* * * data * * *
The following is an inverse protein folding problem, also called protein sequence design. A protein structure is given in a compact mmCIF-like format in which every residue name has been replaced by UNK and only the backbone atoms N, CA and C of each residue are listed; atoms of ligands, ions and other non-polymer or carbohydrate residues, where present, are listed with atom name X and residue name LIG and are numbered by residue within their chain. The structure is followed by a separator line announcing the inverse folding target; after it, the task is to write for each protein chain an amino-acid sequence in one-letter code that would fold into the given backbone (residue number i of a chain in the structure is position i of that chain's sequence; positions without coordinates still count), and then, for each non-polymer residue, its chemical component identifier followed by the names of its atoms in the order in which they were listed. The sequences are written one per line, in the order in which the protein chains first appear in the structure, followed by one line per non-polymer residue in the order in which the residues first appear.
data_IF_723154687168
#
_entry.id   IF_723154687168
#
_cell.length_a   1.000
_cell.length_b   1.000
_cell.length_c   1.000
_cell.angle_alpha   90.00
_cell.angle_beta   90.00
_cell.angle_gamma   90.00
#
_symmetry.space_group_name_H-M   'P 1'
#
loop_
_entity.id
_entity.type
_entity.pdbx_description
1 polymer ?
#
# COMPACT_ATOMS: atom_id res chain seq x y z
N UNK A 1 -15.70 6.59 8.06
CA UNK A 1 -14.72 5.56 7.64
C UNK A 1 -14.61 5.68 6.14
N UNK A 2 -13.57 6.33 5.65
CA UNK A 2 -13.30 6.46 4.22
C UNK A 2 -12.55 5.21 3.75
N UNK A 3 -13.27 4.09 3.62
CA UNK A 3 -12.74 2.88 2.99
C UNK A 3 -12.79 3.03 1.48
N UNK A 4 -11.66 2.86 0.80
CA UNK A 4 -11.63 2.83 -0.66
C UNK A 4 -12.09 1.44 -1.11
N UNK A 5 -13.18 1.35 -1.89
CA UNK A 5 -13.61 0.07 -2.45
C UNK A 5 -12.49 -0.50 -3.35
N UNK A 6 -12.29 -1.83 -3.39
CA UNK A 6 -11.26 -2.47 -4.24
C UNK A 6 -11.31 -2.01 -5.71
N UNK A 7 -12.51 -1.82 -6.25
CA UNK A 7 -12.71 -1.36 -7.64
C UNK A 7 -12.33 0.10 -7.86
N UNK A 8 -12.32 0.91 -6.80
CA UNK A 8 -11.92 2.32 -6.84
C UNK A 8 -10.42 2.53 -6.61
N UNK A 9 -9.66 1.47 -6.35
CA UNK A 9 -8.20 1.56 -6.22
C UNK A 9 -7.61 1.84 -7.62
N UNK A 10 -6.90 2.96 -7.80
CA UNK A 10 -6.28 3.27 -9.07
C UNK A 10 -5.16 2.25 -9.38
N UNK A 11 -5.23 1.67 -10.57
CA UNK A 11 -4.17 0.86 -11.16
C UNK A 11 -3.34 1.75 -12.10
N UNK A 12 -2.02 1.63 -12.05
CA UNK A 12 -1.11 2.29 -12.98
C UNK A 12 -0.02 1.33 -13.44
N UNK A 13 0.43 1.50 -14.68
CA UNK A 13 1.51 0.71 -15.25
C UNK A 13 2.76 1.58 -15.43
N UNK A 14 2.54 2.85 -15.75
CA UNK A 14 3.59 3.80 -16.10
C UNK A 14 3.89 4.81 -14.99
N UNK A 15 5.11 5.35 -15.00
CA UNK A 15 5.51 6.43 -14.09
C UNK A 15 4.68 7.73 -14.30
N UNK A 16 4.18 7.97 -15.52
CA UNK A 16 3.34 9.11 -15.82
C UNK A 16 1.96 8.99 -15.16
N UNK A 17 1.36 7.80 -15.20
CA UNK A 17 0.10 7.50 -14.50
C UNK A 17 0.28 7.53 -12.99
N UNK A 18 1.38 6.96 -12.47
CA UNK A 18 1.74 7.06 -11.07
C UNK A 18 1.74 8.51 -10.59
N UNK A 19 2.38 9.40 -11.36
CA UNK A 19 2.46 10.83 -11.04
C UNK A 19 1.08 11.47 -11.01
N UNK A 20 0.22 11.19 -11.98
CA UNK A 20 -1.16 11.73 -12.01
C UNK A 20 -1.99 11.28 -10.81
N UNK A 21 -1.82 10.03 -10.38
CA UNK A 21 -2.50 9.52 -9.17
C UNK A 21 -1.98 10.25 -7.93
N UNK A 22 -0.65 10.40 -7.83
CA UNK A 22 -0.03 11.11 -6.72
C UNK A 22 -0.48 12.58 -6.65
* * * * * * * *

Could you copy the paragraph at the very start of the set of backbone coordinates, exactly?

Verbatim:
The following is an inverse protein folding problem, also called protein sequence design. A protein structure is given in a compact mmCIF-like format in which every residue name has been replaced by UNK and only the backbone atoms N, CA and C of each residue are listed; atoms of ligands, ions and other non-polymer or carbohydrate residues, where present, are listed with atom name X and residue name LIG and are numbered by residue within their chain. The structure is followed by a separator line announcing the inverse folding target; after it, the task is to write for each protein chain an amino-acid sequence in one-letter code that would fold into the given backbone (residue number i of a chain in the structure is position i of that chain's sequence; positions without coordinates still count), and then, for each non-polymer residue, its chemical component identifier followed by the names of its atoms in the order in which they were listed. The sequences are written one per line, in the order in which the protein chains first appear in the structure, followed by one line per non-polymer residue in the order in which the residues first appear.